Kicking off the city’s Juneteenth celebration weekend, Yonkers Mayor Mike Spano along with sculptor Vinnie Bagwell, local artists, and community leaders will officially unveil The Enslaved Africans’ Rain Garden (EARG), along the Yonkers waterfront at 20 Water Grant Street, on June 17th from 11 a.m. – 2 p.m. The urban-heritage sculpture garden honors the legacy of enslaved Africans who resided and worked at Philipse Manor Hall in Yonkers. The garden’s opening will feature the presentation of five life-size bronze sculptures of enslaved Africans who were freed decades before the Emancipation Proclamation.
“On behalf of the residents of Yonkers, I am proud our city is the permanent home to this poignant art exhibit that not only tells the remarkable story of some of our first residents but the place they and our city have in the nation’s complicated history,” commented Mayor Spano. “Public art has become a hallmark of Yonkers’ diversity and vibrancy—and the Rain Garden joins the growing landscape of beautiful expression here. Through Vinnie’s artistry and devotion to their journey, we are paying homage to the lives and sacrifices of our early ancestors and ensuring their voices are heard for future generations.”
Created by sculptor Vinnie Bagwell, the public artwork interprets the legacy of five enslaved Africans who were among the first to be manumitted by law in the United States in 1799 (64 years before the Emancipation Proclamation). The sculptures named “Themba the Boatman,” “I’Satta,” “Bibi,” “Sola,” and “Olumide,” will reside in a half-acre rain garden along the Hudson River esplanade. Each sculpture will be set in a vignette that includes a unique bench and landscape features of trees, shrubs and flowers with the backdrop of a stone-lined ravine flowing behind the sculptures. Each sculpture is designed to explore it for the entire 360 degrees, accented with prominent features on the backs of their garments.
Bagwell states, “Public art sends a message about the values and priorities of a community. In the spirit of transformative justice for acts against the humanity of Black people, I am grateful for those who supported this collective effort. The strongest aspect of the Enslaved Africans’ Rain Garden coming to fruition is that it begins to address the righting of so many wrongs by giving voice to the previously unheard via accessible art in a public place while connecting the goals of artistic and cultural opportunities to improving educational opportunities and economic development. Here is the impetus for the realization of the Enslaved Africans’ Rain Garden.”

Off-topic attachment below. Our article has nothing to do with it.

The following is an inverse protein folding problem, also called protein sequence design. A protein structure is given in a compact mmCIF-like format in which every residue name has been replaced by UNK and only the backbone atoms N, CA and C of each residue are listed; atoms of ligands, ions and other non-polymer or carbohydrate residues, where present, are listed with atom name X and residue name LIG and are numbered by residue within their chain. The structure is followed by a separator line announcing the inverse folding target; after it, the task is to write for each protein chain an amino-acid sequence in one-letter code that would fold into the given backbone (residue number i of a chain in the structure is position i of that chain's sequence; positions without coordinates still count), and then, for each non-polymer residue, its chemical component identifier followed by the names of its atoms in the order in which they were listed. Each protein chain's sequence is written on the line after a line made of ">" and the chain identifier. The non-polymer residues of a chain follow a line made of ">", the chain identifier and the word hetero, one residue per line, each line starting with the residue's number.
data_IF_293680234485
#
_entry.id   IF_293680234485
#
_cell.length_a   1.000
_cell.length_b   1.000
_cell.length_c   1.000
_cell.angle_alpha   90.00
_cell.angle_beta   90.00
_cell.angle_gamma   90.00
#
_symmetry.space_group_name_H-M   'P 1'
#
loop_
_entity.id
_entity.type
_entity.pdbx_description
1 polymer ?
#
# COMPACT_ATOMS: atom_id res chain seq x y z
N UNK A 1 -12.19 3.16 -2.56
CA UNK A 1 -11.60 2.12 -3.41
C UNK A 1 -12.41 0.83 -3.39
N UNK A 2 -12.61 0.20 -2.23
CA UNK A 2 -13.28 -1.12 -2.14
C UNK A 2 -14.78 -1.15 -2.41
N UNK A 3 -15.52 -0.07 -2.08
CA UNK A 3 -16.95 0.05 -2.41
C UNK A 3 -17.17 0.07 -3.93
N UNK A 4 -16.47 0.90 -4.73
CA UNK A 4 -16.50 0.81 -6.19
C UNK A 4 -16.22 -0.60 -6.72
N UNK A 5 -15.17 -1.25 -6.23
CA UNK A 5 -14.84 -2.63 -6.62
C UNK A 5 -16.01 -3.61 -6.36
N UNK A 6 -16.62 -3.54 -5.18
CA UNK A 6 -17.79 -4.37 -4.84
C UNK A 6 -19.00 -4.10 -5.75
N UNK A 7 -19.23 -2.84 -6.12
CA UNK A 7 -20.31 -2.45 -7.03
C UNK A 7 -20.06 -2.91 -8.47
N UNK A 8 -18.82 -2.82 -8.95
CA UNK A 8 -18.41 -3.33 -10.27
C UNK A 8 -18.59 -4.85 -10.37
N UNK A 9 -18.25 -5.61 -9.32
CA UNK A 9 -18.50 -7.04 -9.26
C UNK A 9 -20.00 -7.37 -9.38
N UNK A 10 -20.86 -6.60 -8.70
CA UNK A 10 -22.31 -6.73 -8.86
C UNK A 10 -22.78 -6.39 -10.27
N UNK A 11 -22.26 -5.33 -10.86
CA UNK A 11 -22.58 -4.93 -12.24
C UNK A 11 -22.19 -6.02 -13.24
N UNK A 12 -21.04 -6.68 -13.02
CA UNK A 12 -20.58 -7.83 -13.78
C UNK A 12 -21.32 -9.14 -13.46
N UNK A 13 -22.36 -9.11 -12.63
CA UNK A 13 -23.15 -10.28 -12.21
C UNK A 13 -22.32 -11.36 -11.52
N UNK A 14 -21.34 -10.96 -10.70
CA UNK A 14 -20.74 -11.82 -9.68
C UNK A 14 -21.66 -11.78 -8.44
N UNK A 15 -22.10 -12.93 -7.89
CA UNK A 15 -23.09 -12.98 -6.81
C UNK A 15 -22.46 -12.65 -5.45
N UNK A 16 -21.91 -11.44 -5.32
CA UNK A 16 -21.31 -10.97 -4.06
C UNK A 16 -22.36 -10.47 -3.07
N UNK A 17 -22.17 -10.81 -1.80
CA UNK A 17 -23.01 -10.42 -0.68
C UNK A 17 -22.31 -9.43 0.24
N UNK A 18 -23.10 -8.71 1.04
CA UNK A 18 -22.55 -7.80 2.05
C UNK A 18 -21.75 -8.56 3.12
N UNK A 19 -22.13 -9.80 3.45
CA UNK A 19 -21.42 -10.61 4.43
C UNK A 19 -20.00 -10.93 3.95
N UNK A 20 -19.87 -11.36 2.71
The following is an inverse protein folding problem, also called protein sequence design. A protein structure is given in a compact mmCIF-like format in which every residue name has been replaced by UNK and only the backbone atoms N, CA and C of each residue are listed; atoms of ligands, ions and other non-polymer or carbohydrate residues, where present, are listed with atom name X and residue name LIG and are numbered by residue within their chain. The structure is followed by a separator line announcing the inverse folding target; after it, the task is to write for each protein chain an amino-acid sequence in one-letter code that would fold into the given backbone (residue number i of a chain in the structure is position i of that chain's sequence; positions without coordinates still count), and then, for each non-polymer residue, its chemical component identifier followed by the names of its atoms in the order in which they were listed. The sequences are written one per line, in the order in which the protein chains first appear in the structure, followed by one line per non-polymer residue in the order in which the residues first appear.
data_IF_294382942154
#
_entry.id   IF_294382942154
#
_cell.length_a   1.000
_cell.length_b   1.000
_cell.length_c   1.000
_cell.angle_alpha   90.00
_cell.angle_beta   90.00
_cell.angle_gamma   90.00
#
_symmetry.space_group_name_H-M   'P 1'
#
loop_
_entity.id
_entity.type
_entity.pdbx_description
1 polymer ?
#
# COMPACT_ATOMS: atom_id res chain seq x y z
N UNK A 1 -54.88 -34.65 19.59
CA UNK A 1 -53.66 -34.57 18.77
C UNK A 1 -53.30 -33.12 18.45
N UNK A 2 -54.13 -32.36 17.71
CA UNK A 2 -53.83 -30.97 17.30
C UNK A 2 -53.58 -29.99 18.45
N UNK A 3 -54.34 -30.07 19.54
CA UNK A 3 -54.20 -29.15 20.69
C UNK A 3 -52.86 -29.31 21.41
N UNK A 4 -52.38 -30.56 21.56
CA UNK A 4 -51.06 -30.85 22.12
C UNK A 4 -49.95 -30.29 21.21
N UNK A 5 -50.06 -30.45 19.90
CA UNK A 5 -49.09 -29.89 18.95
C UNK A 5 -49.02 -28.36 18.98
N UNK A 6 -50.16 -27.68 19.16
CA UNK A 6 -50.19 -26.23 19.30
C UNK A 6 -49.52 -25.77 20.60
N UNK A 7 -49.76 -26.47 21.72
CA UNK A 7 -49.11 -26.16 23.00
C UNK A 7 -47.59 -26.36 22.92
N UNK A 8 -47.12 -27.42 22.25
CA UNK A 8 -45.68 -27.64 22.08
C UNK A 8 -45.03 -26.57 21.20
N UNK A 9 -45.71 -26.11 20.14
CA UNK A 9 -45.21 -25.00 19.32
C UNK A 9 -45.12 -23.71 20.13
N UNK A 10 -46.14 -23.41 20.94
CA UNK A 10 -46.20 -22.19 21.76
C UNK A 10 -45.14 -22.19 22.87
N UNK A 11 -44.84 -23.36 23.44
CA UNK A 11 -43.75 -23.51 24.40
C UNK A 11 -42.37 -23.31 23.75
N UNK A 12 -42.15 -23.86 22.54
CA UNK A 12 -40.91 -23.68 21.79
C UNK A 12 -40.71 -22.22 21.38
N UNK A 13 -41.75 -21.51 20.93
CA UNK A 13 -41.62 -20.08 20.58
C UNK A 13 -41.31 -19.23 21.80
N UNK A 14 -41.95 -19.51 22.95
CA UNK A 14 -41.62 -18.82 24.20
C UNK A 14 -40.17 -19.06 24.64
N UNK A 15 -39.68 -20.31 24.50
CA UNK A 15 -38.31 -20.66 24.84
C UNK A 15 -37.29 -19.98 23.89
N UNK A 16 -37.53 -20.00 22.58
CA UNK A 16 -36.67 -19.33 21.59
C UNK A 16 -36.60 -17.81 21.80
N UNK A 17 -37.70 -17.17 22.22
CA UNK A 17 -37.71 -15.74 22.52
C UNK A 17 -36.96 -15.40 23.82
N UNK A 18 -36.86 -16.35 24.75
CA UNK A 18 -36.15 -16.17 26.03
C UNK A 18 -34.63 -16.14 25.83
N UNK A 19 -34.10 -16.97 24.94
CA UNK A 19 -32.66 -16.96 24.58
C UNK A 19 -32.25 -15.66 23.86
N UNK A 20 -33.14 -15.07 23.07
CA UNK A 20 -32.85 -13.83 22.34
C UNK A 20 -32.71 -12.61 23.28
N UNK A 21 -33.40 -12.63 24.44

The Enslaved Africans’ Rain Garden Initiative was incorporated in 2015 as a non-profit 501.c.3 arts organization. The mission is to enlarge the perspectives on the subject of slavery, bring humanity and dignity to the memory of enslaved Africans; foster environmental responsibility and green stewardship; employ artists to create culturally resonant artwork to map the assets of communities; educate students in an art medium and advanced concepts unavailable in public-school programs; and foster cross-cultural dialogue worldwide.
The Enslaved Africans’ Rain Garden is funded by the City of Yonkers, the County of Westchester, the State of New York Office of Parks, Recreation, and Historic Preservation, the New York State Council on the Arts, the National Endowment for the Arts, ArtsWestchester, Con Edison, and Entergy.
Former Yonkers City Council Majority Leader Patricia McDow, ArtsWestchester’s CEO Janet Langsam, the Yonkers Board of Education, Sarah Lawrence College, historians, scholars, community-based organizations, and community members collaborated with Bagwell to develop the creation of the Enslaved Africans’ Rain Garden.
The design, construction, and landscape architectural plans of the Enslaved Africans’ Rain Garden were completed by BCT Design Studio, TJR Excavating Contractors, Inc., and Bowman Design Company.
Vinnie Bagwell was born in Yonkers, New York, and grew up in the town of Greenburgh in Westchester County. A Morgan State University alumna, Bagwell is an untutored artist who began sculpting in 1993. She is an accomplished sculptor with 20 public-art commissions across the country. Bagwell won “Victory Beyond Sims,” a $1M public-art commission to replace the J. Marion Sims sculpture removed from Fifth Avenue at 103rd Street. Her notable public-art mentions include: “Sojourner Truth” at the Walkway Over the Hudson’s Welcome Center, Yesterday for Irvington, New York, two bas-reliefs sculptures to enhance a 112-year-old piano for August Wilson’s play “The Piano Lesson,” “Liberté” for the Alabama Historical Society and the Alabama State Council, “The Man in the Arena” a bronze three-quarter, life-sized bust of President Theodore Roosevelt, “Frederick Douglass Circle,” commissioned by Hofstra University in Hempstead New York. Her first public artwork, “The First Lady of Jazz Ella Fitzgerald” for the City of Yonkers was the first sculpture of a contemporary African American woman to be commissioned by a municipality in the United States. Civic engagement is the keystone to her practice. In 2020, she won the Americans for the Arts inaugural Jorge and Darlene Perez Prize for her civic-engagement practices.